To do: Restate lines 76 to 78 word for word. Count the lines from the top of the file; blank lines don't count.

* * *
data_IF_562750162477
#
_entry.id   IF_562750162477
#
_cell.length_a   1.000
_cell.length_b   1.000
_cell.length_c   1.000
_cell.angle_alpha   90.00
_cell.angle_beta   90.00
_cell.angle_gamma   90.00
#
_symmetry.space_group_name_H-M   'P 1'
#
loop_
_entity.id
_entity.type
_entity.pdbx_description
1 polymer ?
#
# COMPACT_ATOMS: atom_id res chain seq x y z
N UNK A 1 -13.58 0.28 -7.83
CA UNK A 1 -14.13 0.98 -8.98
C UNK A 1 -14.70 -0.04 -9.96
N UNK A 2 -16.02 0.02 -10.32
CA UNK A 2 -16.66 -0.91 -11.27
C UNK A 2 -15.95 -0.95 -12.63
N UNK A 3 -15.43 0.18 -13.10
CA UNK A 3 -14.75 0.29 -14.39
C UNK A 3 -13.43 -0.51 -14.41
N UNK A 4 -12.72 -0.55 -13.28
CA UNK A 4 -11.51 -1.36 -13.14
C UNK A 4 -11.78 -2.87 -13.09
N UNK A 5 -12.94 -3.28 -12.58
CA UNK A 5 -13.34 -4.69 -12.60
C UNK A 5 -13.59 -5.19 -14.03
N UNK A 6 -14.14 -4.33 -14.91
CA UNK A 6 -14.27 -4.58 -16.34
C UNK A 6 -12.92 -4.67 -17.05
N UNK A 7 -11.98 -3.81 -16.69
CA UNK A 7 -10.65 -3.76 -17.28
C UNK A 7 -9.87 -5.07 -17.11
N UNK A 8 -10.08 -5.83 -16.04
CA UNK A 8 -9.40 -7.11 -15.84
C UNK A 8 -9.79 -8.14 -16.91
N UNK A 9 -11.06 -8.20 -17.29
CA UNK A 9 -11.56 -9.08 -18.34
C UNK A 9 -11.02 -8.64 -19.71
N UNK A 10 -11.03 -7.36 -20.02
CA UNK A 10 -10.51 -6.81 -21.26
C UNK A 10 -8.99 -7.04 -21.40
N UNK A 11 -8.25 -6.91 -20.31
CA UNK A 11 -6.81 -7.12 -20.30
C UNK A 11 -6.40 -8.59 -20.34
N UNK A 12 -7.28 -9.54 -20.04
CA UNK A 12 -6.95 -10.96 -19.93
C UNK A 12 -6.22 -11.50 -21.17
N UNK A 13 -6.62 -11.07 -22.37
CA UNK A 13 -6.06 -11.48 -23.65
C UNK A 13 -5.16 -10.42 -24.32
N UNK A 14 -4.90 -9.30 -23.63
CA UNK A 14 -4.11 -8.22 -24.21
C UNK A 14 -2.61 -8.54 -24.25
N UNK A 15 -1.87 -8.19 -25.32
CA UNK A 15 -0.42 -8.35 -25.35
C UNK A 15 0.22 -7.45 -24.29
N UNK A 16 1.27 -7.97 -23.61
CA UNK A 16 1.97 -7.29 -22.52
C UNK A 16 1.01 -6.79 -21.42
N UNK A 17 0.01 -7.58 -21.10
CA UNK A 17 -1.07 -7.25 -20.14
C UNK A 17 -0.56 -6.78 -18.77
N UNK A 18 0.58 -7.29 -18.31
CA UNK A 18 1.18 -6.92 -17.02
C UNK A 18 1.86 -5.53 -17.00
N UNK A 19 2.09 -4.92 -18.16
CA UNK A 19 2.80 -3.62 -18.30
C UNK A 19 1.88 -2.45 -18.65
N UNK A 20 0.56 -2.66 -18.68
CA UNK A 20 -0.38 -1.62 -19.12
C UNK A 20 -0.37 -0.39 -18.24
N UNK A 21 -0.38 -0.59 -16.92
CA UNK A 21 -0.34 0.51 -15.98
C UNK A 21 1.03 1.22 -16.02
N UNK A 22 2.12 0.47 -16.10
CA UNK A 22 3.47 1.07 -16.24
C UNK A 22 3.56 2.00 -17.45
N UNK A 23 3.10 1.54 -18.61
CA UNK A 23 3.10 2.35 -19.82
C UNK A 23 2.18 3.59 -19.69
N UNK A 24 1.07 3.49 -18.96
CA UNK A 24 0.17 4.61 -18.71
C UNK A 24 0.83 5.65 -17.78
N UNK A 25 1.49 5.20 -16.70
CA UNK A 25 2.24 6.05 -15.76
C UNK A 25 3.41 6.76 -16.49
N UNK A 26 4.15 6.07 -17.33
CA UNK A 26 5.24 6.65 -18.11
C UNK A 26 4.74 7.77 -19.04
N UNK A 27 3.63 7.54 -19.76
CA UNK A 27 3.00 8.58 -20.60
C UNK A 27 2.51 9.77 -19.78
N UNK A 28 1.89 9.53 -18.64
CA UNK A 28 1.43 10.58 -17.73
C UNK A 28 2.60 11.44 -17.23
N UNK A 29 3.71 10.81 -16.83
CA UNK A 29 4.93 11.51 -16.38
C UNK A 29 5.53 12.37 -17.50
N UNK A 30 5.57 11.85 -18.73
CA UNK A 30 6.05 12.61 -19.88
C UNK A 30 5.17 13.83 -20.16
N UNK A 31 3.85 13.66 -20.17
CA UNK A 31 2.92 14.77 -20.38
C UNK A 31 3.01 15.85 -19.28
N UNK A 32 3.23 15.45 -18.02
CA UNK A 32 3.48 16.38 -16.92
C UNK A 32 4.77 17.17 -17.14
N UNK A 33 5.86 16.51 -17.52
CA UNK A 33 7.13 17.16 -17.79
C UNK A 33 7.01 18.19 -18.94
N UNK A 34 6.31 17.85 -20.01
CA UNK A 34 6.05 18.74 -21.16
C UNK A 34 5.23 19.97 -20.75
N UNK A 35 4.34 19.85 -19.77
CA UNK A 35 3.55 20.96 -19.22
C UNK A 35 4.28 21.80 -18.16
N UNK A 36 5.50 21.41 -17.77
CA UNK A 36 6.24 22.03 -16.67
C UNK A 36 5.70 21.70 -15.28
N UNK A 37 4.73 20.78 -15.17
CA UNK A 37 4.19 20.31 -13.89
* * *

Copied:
CA UNK A 19 2.80 -3.62 -18.30
C UNK A 19 1.88 -2.45 -18.65
N UNK A 20 0.56 -2.66 -18.68